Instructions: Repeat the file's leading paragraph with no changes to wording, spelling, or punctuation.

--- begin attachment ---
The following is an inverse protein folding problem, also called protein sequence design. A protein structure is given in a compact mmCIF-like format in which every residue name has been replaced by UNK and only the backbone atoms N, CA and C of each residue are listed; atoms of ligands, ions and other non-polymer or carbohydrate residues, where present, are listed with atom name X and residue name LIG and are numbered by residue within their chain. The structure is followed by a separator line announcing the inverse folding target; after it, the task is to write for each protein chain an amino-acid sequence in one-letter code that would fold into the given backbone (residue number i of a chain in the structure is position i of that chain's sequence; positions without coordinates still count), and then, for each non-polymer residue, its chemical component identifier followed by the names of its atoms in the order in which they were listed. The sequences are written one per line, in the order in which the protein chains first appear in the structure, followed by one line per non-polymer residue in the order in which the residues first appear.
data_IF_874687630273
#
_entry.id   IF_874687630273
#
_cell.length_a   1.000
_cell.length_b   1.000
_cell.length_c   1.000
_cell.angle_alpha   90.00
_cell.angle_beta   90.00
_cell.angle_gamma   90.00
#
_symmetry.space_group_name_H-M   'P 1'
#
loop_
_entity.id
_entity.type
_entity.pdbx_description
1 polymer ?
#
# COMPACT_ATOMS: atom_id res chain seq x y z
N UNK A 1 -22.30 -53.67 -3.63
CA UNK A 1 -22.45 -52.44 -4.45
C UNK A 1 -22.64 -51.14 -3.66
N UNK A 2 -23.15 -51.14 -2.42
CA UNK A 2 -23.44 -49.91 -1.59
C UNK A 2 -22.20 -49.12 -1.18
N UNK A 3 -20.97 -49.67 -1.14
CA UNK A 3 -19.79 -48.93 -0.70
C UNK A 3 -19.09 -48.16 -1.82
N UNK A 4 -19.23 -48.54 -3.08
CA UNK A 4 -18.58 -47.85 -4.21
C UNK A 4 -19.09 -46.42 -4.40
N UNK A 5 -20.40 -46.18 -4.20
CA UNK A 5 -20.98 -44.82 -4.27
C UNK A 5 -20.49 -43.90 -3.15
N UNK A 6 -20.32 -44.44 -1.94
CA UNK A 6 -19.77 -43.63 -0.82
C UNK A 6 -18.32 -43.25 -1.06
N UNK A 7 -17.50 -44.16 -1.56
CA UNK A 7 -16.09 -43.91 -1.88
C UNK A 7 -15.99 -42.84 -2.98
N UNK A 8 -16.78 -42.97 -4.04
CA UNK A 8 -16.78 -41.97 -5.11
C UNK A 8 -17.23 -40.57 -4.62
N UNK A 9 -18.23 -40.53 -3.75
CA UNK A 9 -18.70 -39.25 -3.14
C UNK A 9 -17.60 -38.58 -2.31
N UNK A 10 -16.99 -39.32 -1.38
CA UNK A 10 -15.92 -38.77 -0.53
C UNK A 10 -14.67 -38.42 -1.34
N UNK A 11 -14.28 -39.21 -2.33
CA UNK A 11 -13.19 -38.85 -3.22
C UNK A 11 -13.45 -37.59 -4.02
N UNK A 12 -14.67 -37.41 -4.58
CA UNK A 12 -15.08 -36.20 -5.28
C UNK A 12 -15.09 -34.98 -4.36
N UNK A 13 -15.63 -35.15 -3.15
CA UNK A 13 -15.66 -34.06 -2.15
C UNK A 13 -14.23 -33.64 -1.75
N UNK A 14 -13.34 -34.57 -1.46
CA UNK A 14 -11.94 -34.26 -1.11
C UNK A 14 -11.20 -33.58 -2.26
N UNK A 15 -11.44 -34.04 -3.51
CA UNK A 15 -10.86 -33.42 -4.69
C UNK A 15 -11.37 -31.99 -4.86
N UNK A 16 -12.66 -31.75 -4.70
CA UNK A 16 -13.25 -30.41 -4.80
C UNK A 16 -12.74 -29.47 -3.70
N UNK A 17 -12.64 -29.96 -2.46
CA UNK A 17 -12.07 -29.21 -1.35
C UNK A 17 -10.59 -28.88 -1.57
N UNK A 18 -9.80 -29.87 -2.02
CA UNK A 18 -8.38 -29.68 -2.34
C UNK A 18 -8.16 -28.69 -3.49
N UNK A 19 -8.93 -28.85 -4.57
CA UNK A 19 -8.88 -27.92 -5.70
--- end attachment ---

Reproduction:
The following is an inverse protein folding problem, also called protein sequence design. A protein structure is given in a compact mmCIF-like format in which every residue name has been replaced by UNK and only the backbone atoms N, CA and C of each residue are listed; atoms of ligands, ions and other non-polymer or carbohydrate residues, where present, are listed with atom name X and residue name LIG and are numbered by residue within their chain. The structure is followed by a separator line announcing the inverse folding target; after it, the task is to write for each protein chain an amino-acid sequence in one-letter code that would fold into the given backbone (residue number i of a chain in the structure is position i of that chain's sequence; positions without coordinates still count), and then, for each non-polymer residue, its chemical component identifier followed by the names of its atoms in the order in which they were listed. The sequences are written one per line, in the order in which the protein chains first appear in the structure, followed by one line per non-polymer residue in the order in which the residues first appear.